Generally speaking I am not a big fan of cold weather. I suppose the only time I truly enjoyed blistering cold was when I was a kid; snow was something to play in and not shovel. This morning I felt the cruel bite of Winter as I opened the patio door to let the dogs out. A dusting of snow covered the paving bricks of the patio as I experienced the bite of below freezing temperatures across my face.
Often Winter is used as a metaphor for hard times, even for death itself. Trees lose their leaves, grasses turn brown, frost fills the air, the sky is often cast in gray tones and the bone crushing cold that never seems to end becomes the norm. Even worse, for the next six weeks or so the airwaves are filled with holiday music, tv and radio commercials for holiday stuff (I swear if I see that eBay commercial for the freaking pony one more time…) that we didn’t even know we might need and it is not yet Thanksgiving. Is American greed so great that we cannot celebrate one holiday at a time?
The most peaceful holiday I can remember was spent about 8 years ago in Rome. Much to my surprise, because, I suppose, I am used to the way Americans celebrate Christmas, there were hardly any overt signs that it was Christmas time. There were no lavish decorations in the streets, no overt signs of the holiday season in stores, no constant berating Italians to buy stuff they didn’t want or need. Life just went on at a normal pace. Oh, I do recall in the hotel lobby a table with a wreath and candle but absolutely nothing more than that.
I cannot walk into a Starbucks without being assaulted by signs of the holiday season. Christmas blend coffee served in bright red holiday cups began on November 1st. All I ask is that we learn to celebrate one holiday at a time. Thanksgiving, that unique American holiday, is celebrated on the 4th Thursday of November and should not be diminished by a garish, highly commercialized push toward spending more money than necessary.
In high school, a long time ago, I remember reading the short story, The Gift of the Maji, by O’Henry. The story told of the selfless choices made by a young married couple with no money as they made choices to sacrifice for each other at Christmastime. The husband sold his pocket watch so he could buy his wife a comb to hold her long hair in place while the wife cut her hair to buy a fob for his pocket watch. Gifts are not things that are purchased without forethought, are not things bought but, quite the contrary, gifts are given without the need for reciprocation. In Jewish tradition, the greatest gift is given anonymously, with absolutely no expectation for a return. Once reciprocity is expected the gift is no longer one that can properly be called a gift. This is also the essence of the fundamental ethical obligation; an asymmetrical presentation of the self to the other without reservation and without expectation. The other needn’t even know of the presentation itself, rather, the presentation is made simply by being present in the world.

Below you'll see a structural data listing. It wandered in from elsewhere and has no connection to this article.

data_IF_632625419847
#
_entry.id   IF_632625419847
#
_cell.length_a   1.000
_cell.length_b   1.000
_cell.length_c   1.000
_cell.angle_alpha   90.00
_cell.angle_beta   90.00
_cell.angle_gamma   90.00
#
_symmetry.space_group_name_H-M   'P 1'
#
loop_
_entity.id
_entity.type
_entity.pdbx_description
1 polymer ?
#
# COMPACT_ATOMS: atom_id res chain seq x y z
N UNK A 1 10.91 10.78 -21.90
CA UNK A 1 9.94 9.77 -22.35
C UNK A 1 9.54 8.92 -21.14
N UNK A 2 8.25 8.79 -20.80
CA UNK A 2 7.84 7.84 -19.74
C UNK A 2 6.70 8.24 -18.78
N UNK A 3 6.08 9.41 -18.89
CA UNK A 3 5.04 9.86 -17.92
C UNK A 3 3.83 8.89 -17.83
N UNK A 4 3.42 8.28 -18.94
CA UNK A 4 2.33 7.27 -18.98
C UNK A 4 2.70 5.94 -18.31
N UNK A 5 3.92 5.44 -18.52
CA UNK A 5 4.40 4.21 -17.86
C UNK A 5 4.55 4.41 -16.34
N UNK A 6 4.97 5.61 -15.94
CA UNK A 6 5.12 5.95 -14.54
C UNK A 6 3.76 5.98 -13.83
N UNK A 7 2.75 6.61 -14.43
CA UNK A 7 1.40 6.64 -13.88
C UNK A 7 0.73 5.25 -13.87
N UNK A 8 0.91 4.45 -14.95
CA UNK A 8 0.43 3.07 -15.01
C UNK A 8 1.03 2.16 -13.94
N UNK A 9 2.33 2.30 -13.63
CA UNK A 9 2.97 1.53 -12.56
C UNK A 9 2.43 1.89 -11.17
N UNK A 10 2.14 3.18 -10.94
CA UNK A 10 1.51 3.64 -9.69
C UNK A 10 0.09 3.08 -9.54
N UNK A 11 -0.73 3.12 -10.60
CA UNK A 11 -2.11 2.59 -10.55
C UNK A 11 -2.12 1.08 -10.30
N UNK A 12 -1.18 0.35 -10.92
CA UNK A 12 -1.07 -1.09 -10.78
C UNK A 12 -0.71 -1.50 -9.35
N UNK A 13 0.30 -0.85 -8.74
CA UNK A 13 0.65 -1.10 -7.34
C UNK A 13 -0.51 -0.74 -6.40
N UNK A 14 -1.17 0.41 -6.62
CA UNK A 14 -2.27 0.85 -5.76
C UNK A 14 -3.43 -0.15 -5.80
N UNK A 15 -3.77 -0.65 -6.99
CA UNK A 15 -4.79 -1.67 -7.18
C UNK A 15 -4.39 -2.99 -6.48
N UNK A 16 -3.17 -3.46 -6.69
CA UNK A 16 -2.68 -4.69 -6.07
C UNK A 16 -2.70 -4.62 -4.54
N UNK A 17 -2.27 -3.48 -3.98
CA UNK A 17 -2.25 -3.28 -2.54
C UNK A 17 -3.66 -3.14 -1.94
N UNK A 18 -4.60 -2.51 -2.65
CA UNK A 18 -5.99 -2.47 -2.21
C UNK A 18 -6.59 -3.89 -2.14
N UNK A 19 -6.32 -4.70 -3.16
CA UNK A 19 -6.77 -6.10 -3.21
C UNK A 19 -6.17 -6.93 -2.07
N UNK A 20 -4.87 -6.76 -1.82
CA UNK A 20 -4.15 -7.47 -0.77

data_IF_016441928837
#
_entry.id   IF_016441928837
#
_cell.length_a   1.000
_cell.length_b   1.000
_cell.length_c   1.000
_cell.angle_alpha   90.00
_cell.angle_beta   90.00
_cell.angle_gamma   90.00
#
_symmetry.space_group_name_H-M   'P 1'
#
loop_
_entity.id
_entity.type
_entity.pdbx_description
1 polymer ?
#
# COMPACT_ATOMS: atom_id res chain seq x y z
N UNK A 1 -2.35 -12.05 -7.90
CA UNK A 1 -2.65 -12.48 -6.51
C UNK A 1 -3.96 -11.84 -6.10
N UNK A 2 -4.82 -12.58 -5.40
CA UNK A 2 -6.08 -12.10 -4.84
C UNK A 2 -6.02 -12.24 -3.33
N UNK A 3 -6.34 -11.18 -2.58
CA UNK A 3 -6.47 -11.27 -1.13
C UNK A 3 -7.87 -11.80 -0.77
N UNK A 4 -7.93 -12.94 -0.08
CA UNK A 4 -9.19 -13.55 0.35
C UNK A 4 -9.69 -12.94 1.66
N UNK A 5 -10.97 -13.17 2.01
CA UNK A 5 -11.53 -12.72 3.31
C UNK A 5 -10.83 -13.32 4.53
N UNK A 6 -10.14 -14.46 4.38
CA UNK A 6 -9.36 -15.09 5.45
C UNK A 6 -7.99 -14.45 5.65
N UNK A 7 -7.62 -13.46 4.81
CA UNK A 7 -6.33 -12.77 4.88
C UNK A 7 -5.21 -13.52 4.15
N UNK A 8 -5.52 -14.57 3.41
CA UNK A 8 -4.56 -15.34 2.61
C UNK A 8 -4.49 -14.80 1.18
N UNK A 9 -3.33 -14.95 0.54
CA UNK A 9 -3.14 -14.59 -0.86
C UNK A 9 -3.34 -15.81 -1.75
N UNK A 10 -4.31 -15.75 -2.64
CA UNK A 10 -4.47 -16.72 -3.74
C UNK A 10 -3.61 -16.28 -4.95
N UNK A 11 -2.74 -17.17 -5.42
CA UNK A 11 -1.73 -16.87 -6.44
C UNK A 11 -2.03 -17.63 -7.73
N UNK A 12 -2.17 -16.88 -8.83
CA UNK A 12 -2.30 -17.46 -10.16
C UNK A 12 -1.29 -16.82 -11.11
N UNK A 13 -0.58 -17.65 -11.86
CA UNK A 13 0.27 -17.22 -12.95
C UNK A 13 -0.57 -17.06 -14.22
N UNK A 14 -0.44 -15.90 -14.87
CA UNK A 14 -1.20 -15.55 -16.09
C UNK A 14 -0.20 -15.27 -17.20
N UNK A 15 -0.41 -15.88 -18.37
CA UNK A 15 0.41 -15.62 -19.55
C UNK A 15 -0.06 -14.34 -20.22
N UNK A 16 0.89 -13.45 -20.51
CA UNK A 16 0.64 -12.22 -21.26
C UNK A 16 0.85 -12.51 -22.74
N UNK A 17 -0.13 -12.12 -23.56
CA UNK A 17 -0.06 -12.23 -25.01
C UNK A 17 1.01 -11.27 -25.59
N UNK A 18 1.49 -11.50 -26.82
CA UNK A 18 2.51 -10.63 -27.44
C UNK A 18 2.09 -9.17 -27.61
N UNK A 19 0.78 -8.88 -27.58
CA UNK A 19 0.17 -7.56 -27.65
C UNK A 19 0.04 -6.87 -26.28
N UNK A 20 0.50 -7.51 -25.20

Unlike the 68 prior Novembers I have experienced, I am particularly aware of the fact that November is Prostate Cancer Awareness Month this year. Small wonder. I find a bit of irony in the fact that my prostate will be removed in November. But I also find myself reflecting on things that are most important to me: family and friends. I will put up with the intrusions that come from the greedy motives of commercial monopolies as they work to extract their pound of flesh. This year I promise to spend not a single unnecessary dime during the holiday season, rather, I plan on providing the intangible gift of life, of being present for those I love; DYANU, it will have been enough!